1. give inkberrow a shotgun & he’ll hit everything in sight! muslims are in a “trying stage of development.” yeah, like when they text & drive at the same time and are obsessed with acne. or maybe it’s the muslim world’s first menstrual period? wtf?

      1. You should really try to follow the Net-Age updated old adage on this and refrain from comment. The likes of the ‘Stain spun zOz to new heights of frustrating madness — filling in the holes of vacuously erudite argumentation by someone who will always be better than the rest at shifting the pale in circles.

      2. You’ll want a shotgun too once you find the barn.

        WTF? For most modern Western liberals, orthodox religious observance is at best an atavistic, obsolete nonage, or coping mechanism; at worst, a delusional, philistine, and even radioactively savage and coercive escapism. Judeo-Christianity, goes the, um, dogma, is one of the most pernicious forces in human history. From these same collectivist global levellers, however, Islam gets a hall pass, even tolerant, patronizing short-bus treatment.

        Why? Politics. Because the persistence of the pan-Muslim rage-boy collective can be ascribed to the nonpareil, bullying greed of the Anglo-European Judeo-Christian capitalist-colonialist West,, that dread supervillain; and not coincidentally to Muslim nations being stuck in that developmental stage before materialistic, secular humanism inevitably supplants superstition by means of a smartphone in every paw and a Jobs Council on every corner.

      3. no davidly, inkberrow is the source of wit in others.

        Words, words, words, inkberrow. let me hit you with something that transcends the muslim/christian/secular/religious/etc. paradigm you are proposing:

        object permanence. i’m not enough of a liberal to believe that when i put my beer can in the recycle bin it magically disappears into a carbon-free either.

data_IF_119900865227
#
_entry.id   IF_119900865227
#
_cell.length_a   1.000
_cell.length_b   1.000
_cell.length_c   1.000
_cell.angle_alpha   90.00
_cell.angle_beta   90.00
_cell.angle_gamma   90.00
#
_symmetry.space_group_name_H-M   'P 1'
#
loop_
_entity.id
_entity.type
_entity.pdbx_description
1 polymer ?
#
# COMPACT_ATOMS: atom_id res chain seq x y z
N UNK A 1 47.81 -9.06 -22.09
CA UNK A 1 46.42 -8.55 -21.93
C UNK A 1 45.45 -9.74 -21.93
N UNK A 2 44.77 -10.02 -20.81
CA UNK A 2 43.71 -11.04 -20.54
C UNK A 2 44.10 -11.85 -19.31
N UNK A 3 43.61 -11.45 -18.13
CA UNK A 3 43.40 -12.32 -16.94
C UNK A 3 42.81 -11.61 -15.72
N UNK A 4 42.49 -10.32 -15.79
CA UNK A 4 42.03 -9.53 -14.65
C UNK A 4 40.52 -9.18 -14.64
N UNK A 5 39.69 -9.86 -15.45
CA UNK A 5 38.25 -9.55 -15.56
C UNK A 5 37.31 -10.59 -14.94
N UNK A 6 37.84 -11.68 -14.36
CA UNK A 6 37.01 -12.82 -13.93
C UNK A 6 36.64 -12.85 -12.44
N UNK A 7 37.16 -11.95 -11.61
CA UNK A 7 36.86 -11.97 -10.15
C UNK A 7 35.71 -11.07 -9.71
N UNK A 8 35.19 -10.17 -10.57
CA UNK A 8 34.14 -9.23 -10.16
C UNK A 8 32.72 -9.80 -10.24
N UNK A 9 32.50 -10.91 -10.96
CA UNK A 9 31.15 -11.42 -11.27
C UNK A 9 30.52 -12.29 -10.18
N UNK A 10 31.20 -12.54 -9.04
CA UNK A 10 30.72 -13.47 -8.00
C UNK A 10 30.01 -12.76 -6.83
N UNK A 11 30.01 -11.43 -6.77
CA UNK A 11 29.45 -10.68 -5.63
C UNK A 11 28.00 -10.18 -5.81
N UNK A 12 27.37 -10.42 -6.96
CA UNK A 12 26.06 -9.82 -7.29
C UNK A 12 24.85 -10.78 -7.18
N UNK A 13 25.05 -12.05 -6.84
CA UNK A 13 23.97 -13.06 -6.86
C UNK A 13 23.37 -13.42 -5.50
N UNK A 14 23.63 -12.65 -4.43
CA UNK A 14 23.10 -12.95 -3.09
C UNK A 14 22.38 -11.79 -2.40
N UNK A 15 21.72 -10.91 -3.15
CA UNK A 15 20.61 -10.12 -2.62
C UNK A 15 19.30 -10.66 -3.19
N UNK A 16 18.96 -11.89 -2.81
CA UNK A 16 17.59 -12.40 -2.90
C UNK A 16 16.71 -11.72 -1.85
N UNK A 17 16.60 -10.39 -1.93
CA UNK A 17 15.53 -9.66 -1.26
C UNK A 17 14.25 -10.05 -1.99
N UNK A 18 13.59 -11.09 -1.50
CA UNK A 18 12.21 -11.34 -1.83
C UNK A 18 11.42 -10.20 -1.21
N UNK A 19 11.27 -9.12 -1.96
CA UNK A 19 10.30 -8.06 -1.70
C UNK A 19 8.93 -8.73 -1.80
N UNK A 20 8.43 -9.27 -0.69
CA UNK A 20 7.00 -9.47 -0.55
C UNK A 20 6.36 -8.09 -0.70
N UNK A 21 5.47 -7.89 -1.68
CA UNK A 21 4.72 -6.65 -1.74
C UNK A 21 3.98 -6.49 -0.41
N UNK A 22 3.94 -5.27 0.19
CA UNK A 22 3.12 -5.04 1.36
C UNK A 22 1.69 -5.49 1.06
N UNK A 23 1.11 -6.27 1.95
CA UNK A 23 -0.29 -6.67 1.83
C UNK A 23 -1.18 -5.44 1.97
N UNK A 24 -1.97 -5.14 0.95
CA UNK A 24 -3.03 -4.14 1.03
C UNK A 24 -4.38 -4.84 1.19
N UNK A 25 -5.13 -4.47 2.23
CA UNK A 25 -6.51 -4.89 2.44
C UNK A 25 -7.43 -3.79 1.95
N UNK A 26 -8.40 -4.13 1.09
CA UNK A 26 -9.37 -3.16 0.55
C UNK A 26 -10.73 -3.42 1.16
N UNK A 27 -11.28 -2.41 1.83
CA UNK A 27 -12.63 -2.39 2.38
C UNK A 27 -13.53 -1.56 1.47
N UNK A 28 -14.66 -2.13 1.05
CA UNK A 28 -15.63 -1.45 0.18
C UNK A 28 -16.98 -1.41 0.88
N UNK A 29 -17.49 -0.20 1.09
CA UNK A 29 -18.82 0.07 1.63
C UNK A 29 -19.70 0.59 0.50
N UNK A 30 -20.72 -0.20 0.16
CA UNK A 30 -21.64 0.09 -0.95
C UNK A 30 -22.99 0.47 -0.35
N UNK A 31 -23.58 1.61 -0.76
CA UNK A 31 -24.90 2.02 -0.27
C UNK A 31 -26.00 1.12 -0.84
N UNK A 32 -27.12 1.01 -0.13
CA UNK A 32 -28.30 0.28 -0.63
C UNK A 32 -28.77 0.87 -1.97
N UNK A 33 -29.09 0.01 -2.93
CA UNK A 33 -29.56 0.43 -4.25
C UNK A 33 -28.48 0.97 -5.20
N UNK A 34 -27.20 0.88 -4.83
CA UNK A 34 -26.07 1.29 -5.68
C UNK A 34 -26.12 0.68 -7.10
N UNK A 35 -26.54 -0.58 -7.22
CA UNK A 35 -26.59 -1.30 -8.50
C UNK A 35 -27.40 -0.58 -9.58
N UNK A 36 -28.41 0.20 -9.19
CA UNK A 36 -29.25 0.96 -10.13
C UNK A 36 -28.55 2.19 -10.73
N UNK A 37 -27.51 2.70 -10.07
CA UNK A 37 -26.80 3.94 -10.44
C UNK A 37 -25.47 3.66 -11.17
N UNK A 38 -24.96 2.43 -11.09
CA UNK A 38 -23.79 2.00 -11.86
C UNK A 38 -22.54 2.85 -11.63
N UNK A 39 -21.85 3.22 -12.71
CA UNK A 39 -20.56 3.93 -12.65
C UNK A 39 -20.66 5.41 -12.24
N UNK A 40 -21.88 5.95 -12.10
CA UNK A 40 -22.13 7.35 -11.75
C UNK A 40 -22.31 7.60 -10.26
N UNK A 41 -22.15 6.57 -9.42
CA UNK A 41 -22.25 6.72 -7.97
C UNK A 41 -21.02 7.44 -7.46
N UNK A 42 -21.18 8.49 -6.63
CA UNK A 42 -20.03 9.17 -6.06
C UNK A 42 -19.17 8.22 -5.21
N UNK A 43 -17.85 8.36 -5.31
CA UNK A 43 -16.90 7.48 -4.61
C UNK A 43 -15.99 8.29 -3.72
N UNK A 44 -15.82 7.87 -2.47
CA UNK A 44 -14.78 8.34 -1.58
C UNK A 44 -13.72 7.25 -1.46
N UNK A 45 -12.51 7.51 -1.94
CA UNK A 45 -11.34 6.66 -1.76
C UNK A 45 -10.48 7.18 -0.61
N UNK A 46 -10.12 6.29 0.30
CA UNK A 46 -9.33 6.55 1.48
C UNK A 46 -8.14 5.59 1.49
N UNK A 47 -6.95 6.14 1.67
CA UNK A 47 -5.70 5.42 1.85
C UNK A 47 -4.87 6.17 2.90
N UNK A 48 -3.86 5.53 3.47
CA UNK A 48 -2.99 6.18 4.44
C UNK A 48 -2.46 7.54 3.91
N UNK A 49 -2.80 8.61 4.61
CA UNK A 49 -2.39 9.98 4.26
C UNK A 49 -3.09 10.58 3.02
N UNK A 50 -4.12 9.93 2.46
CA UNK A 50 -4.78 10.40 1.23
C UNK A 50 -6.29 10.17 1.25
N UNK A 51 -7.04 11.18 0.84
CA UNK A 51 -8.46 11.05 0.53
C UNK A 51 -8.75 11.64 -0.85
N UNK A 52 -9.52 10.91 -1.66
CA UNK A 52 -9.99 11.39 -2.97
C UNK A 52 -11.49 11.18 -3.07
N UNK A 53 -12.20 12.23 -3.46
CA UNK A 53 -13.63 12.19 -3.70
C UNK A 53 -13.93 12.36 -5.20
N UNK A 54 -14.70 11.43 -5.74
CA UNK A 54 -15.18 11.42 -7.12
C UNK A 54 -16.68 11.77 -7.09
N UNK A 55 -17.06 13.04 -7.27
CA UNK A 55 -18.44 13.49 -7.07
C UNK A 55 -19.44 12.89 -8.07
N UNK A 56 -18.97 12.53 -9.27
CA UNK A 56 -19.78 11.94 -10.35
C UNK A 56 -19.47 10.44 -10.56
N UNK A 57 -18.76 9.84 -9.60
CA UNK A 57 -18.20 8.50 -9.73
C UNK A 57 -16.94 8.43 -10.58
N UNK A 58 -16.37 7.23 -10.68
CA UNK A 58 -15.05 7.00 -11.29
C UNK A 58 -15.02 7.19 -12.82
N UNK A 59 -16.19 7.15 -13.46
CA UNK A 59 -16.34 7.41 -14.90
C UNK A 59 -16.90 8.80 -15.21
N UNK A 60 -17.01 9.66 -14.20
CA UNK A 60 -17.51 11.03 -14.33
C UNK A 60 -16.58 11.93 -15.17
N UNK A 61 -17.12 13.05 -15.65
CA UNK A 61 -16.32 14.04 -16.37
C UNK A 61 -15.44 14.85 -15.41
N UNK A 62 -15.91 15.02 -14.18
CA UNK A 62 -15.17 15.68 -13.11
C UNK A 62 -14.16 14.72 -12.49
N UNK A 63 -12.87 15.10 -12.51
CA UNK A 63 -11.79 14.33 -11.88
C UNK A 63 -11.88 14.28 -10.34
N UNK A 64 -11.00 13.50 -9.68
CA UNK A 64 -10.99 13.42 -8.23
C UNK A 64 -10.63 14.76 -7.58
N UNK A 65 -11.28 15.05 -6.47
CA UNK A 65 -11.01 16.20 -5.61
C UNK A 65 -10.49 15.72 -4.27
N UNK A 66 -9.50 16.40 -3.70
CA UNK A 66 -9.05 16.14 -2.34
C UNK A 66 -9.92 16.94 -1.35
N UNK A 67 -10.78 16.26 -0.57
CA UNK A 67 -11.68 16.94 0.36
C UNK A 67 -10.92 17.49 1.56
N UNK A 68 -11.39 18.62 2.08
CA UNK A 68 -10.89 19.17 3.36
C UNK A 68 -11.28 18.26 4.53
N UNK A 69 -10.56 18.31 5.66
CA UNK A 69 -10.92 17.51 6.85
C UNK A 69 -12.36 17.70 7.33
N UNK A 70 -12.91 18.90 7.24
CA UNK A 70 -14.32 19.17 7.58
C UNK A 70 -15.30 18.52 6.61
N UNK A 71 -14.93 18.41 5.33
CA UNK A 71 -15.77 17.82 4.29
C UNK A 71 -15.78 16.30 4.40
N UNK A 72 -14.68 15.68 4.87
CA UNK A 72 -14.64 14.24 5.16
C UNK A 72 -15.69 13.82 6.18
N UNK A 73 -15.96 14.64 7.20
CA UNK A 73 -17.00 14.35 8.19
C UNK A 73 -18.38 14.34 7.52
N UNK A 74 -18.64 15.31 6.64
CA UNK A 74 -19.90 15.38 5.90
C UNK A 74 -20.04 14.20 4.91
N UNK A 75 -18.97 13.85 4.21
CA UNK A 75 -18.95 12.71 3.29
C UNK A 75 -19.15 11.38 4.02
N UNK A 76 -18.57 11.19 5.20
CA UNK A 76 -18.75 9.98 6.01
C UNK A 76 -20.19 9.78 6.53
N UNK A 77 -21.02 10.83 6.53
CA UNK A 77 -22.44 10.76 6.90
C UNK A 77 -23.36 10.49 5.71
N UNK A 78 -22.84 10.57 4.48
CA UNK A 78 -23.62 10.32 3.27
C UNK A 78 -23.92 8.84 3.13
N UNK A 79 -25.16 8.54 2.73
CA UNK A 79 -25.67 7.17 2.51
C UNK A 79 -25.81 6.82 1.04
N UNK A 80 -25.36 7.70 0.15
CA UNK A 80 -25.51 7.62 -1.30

nor am i obtuse enough not to recognize there were no libyan refugees till 2011. or are libyans (etc.) just fleeing neo-colonialist rhetoric dropped in flyers by NATO bombers? we handed iraq & afghanistan a democracy & all we got was a bunch of dumb ragged fugees threatening to infect us with their muslim atavism? (funny i cracked open The Economist & NYT on the refugee crisis, & couldn’t find a word on any conflict prior to today. The refugees show up like some poor unwanted loser relative who you know is just there to steal your tires and drink your booze.)

        to end with a classic, what the fuck are you talking about?

    2. There is more to permanence than objects, just as there is more to history and causation than recent events in recent years. even if that happens to be when some of us have paid attention to detail.

  5. I grew up in poor, rural Appalachia, too, and I say we nuke the place from orbit. It’s the only way to be sure. (I kid, but I also never go back there until my mom’s demands that I visit become unendurable.)

    Nothing to do with Blue Tribe/Red Tribe stuff. I gave up my credentials in the former years ago, and never belonged to the latter. Nor is it my atheism: I’m mostly indifferent to religion, but I will say that, if there is a God, I doubt He is any more sympathetic than Dean Wormer to the fat, drunk, and stupid.

    1. Hah! I love it! “There prolly isn’t a god, but if there is, I’m sure he judges the same people I do!” You DO sound like a christian!

      1. Christians are commanded not to be judgmental. Me, I’m happy to exercise that most basic of human social faculties.

      2. To a non-believer, specific Christian beliefs are axiomatically or at least electively “petty”. Nor are non-believers any less susceptible to pretensions to moral certitude proceeding from a navel’s-eye perspective.

  6. I have, over time, come to realize that there is very little benefit to being An Atheist of a Certain Kind. The angry types hate you, and the religious always try to peck away until they can get you to give them the very thing you never can: believe in that old buzzard in the sky.

  7. Stopped by after a long absence to see if anything’s changed around here; greeted by gratuitous and bigoted New Atheist-bashing within the very first paragraph (impeccably expressed, as always). Plus ca change….

  8. I honestly hadn’t considered the situation in this particular way (I self-identify as an agnostic, so I find that I have to be careful about which religious fights I enter), but I find myself agreeing with you on a lot of points; rendering her complaint functionally irrelevant would have been the equivalent of sucking the oxygen out of the room. Her complaint is nominally met, but actually sidestepped, and none of the religious right finds a battle-ground to die on. At least, not in this particular situation.